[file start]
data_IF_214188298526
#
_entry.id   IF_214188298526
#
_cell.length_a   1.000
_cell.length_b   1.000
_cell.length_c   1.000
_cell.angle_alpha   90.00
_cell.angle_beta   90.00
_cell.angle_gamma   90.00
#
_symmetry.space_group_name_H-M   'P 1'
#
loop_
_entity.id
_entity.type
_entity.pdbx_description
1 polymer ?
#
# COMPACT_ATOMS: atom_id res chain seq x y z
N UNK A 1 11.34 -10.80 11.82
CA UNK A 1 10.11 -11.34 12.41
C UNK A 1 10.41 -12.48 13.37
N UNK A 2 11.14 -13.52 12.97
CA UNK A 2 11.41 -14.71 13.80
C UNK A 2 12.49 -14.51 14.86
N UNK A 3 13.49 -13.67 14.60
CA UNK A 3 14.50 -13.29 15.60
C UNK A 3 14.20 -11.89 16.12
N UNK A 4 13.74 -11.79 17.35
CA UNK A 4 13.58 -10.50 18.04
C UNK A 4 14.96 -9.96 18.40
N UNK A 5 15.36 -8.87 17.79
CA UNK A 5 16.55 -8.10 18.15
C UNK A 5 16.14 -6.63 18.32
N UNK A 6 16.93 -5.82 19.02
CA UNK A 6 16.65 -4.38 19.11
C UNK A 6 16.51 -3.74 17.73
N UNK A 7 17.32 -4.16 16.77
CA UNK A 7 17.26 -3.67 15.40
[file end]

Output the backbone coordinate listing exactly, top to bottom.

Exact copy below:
data_IF_214188298526
#
_entry.id   IF_214188298526
#
_cell.length_a   1.000
_cell.length_b   1.000
_cell.length_c   1.000
_cell.angle_alpha   90.00
_cell.angle_beta   90.00
_cell.angle_gamma   90.00
#
_symmetry.space_group_name_H-M   'P 1'
#
loop_
_entity.id
_entity.type
_entity.pdbx_description
1 polymer ?
#
# COMPACT_ATOMS: atom_id res chain seq x y z
N UNK A 1 11.34 -10.80 11.82
CA UNK A 1 10.11 -11.34 12.41
C UNK A 1 10.41 -12.48 13.37
N UNK A 2 11.14 -13.52 12.97
CA UNK A 2 11.41 -14.71 13.80
C UNK A 2 12.49 -14.51 14.86
N UNK A 3 13.49 -13.67 14.60
CA UNK A 3 14.50 -13.29 15.60
C UNK A 3 14.20 -11.89 16.12
N UNK A 4 13.74 -11.79 17.35
CA UNK A 4 13.58 -10.50 18.04
C UNK A 4 14.96 -9.96 18.40
N UNK A 5 15.36 -8.87 17.79
CA UNK A 5 16.55 -8.10 18.15
C UNK A 5 16.14 -6.63 18.32
N UNK A 6 16.93 -5.82 19.02
CA UNK A 6 16.65 -4.38 19.11
C UNK A 6 16.51 -3.74 17.73
N UNK A 7 17.32 -4.16 16.77
CA UNK A 7 17.26 -3.67 15.40